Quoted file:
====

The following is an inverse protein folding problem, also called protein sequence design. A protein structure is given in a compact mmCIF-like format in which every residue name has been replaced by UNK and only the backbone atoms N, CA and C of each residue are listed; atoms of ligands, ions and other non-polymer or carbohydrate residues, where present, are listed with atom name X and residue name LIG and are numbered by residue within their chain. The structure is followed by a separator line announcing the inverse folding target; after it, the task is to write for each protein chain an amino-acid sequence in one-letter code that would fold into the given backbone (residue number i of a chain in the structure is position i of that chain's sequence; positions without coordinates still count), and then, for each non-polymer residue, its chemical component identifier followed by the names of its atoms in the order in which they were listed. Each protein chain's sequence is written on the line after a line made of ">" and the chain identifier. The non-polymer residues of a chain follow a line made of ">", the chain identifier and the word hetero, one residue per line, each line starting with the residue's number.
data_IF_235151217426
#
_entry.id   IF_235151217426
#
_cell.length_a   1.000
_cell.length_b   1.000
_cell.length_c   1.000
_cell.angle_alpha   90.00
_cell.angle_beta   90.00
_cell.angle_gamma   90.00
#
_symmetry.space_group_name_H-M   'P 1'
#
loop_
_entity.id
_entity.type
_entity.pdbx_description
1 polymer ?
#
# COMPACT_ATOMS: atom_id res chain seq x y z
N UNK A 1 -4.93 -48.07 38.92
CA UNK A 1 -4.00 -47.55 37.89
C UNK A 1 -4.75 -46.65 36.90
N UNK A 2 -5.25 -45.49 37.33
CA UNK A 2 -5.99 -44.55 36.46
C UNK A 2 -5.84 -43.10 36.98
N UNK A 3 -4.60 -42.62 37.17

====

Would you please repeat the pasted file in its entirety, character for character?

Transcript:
The following is an inverse protein folding problem, also called protein sequence design. A protein structure is given in a compact mmCIF-like format in which every residue name has been replaced by UNK and only the backbone atoms N, CA and C of each residue are listed; atoms of ligands, ions and other non-polymer or carbohydrate residues, where present, are listed with atom name X and residue name LIG and are numbered by residue within their chain. The structure is followed by a separator line announcing the inverse folding target; after it, the task is to write for each protein chain an amino-acid sequence in one-letter code that would fold into the given backbone (residue number i of a chain in the structure is position i of that chain's sequence; positions without coordinates still count), and then, for each non-polymer residue, its chemical component identifier followed by the names of its atoms in the order in which they were listed. Each protein chain's sequence is written on the line after a line made of ">" and the chain identifier. The non-polymer residues of a chain follow a line made of ">", the chain identifier and the word hetero, one residue per line, each line starting with the residue's number.
data_IF_235151217426
#
_entry.id   IF_235151217426
#
_cell.length_a   1.000
_cell.length_b   1.000
_cell.length_c   1.000
_cell.angle_alpha   90.00
_cell.angle_beta   90.00
_cell.angle_gamma   90.00
#
_symmetry.space_group_name_H-M   'P 1'
#
loop_
_entity.id
_entity.type
_entity.pdbx_description
1 polymer ?
#
# COMPACT_ATOMS: atom_id res chain seq x y z
N UNK A 1 -4.93 -48.07 38.92
CA UNK A 1 -4.00 -47.55 37.89
C UNK A 1 -4.75 -46.65 36.90
N UNK A 2 -5.25 -45.49 37.33
CA UNK A 2 -5.99 -44.55 36.46
C UNK A 2 -5.84 -43.10 36.98
N UNK A 3 -4.60 -42.62 37.17